•    Unfortunately perhaps, East Hampton Bowl was just the kind of place you did not think about much — or miss until it was gone. This dawned on me as I was driving west on an errand early Sunday. One word on the classic road sign said it all: Closed.
        East Hampton Bowl had been shuttered at the end of June after 54 years. My first thought was of my son, Ellis, who is 3. He had been there a few times but would in all likelihood never be there again. It was a melancholy moment.

  •    We were two weeks without a functioning washing machine, and not one of the local repair companies with which I had left messages had called me back about service. It seemed odd.
        We had been going to the in-laws to use their washer. For us, a family of five, plus beach towels at this time of year, that made for a lot of trips, missing items, and an all-around headache. Something had to be done.

  •    Twisted in rope and moving with difficulty, a leatherback turtle, estimated at 600 pounds, was rescued by the Riverhead Foundation for Marine Research and U.S. Coast Guard last Thursday.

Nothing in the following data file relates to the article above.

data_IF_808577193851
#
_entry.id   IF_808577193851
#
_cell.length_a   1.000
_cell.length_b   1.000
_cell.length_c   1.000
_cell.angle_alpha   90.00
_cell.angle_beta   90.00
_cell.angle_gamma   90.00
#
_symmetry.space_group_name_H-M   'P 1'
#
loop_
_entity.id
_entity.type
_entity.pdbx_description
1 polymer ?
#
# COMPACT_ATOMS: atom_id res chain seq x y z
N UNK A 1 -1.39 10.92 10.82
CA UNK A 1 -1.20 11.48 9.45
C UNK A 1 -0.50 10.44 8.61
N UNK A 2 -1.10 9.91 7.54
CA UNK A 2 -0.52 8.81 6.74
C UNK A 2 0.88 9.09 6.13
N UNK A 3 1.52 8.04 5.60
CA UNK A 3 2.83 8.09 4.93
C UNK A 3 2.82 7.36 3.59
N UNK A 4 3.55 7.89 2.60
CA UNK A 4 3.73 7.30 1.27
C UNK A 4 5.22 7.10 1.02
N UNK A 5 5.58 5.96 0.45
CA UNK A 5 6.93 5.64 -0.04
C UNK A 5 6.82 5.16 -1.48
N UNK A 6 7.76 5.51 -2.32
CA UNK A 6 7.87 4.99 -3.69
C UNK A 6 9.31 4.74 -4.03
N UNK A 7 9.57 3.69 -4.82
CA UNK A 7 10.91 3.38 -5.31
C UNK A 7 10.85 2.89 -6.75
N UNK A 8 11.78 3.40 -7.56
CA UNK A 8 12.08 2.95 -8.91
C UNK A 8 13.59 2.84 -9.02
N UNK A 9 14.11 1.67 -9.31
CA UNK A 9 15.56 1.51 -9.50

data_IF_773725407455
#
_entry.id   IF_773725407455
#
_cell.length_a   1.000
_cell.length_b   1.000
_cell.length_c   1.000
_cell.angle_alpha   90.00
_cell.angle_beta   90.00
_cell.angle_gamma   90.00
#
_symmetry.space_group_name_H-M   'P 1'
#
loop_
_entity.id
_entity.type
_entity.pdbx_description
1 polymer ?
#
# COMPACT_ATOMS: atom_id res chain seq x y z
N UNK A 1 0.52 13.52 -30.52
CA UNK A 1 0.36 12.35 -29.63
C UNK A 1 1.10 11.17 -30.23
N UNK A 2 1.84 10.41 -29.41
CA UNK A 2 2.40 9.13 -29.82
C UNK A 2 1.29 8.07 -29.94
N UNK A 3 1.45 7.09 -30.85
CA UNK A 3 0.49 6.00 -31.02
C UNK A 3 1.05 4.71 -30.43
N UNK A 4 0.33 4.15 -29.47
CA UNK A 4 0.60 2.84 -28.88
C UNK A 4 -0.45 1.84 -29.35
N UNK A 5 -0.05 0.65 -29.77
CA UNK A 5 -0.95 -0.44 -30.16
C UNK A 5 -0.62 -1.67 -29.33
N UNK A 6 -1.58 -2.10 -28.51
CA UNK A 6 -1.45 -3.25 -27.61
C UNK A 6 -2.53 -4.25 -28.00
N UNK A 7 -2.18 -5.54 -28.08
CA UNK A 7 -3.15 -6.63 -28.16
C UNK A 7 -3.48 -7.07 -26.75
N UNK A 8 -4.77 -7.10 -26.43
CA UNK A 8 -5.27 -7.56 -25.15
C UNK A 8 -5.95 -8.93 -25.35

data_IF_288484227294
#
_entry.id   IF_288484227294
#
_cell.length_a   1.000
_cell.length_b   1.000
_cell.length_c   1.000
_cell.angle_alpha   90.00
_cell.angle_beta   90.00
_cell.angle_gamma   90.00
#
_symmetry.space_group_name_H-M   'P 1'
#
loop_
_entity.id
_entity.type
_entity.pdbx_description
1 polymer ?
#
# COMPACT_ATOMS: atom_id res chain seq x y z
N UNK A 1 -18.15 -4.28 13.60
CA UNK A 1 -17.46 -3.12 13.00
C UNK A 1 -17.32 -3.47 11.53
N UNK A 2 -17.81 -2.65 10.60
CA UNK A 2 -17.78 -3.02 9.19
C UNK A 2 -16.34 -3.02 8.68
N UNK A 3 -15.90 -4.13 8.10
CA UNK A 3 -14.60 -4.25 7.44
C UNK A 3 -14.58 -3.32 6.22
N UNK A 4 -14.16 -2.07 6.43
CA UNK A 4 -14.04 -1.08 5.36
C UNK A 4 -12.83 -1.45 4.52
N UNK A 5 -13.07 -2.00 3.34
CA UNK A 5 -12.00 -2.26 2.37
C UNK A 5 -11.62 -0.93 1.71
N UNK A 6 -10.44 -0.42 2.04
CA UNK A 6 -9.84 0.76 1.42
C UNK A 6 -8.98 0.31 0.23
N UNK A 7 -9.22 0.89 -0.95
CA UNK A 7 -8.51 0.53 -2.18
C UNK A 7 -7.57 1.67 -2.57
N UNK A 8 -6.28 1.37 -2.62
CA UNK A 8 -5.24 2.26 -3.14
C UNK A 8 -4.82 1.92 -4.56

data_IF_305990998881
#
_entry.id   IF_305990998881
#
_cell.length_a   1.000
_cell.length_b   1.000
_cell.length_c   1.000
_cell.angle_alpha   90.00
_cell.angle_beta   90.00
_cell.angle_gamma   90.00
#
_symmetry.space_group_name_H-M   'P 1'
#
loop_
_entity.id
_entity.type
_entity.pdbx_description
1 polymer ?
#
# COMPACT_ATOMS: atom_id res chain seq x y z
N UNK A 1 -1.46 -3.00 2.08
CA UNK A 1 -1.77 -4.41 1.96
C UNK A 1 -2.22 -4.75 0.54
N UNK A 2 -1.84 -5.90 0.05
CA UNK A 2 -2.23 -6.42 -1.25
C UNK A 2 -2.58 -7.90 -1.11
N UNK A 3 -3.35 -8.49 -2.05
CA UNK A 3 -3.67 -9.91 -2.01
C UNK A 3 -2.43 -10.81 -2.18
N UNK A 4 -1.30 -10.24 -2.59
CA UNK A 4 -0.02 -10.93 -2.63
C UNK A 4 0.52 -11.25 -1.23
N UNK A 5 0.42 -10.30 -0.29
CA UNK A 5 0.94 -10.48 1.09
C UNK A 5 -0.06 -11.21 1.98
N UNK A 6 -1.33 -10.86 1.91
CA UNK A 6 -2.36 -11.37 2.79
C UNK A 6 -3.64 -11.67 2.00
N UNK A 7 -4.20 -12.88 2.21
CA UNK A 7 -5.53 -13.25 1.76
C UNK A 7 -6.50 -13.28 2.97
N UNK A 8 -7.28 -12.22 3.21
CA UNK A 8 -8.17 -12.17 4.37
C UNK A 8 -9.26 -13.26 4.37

The struggling turtle had been spotted in Gardiner’s Bay by a boater aboard the Madeline, from Quonset, R.I., who alerted Coast Guard Station Montauk, according to a statement released on Friday by the foundation.

  • Twisted in rope and moving with difficulty, a leatherback turtle, estimated at 600 pounds, was released by the Riverhead Foundation for Marine Research and U.S. Coast Guard on Thursday.

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  • Here is what we know about Hurricane Arthur and the outlook for Independence Day and beyond. There is a 100-percent probability of heavy rain from an unrelated system until about sunset Friday. Hurricane Arthur is expected to pass to the east of Montauk Point, close enough that near-tropical storm-force wind gusts are expected for the region late Friday.

    Rain and a chance of lightning will end after dark Friday, but not before as much as three inches could fall. The National Weather Service has issued warnings of flooding in low-lying areas and roadways.